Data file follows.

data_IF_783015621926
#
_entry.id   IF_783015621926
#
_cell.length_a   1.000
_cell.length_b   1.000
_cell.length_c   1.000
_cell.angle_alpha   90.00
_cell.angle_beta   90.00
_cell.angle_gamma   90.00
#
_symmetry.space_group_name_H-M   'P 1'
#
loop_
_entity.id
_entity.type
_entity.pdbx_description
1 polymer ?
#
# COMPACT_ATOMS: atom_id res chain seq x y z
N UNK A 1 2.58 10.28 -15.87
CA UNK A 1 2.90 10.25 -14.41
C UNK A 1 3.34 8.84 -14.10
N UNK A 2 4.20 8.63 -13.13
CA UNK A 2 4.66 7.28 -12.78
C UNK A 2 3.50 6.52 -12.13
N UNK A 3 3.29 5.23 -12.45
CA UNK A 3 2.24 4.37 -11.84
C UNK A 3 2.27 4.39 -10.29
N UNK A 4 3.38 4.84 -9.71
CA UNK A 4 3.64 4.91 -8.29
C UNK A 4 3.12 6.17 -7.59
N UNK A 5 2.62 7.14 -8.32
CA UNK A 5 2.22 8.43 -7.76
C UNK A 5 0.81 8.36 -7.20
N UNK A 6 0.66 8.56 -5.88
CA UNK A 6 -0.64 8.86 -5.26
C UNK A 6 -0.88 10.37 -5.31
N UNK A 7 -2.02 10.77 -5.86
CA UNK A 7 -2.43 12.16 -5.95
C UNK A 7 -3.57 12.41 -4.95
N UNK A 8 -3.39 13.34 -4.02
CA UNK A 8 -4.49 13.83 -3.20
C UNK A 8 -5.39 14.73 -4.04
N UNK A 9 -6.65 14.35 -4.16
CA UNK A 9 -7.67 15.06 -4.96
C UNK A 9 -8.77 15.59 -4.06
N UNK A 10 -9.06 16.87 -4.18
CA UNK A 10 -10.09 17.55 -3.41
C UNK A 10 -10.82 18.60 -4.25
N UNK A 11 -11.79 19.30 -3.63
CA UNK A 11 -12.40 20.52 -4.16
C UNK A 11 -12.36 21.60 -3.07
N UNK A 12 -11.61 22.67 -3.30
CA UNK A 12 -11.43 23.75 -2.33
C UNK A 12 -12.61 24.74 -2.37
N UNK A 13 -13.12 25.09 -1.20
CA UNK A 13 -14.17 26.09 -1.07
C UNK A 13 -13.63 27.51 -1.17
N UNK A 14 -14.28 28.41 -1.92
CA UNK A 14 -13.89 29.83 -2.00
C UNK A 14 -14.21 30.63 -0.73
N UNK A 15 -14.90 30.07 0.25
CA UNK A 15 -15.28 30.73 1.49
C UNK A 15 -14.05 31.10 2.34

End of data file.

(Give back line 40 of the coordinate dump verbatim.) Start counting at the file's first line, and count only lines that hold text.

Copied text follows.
CA UNK A 7 -2.43 12.16 -5.95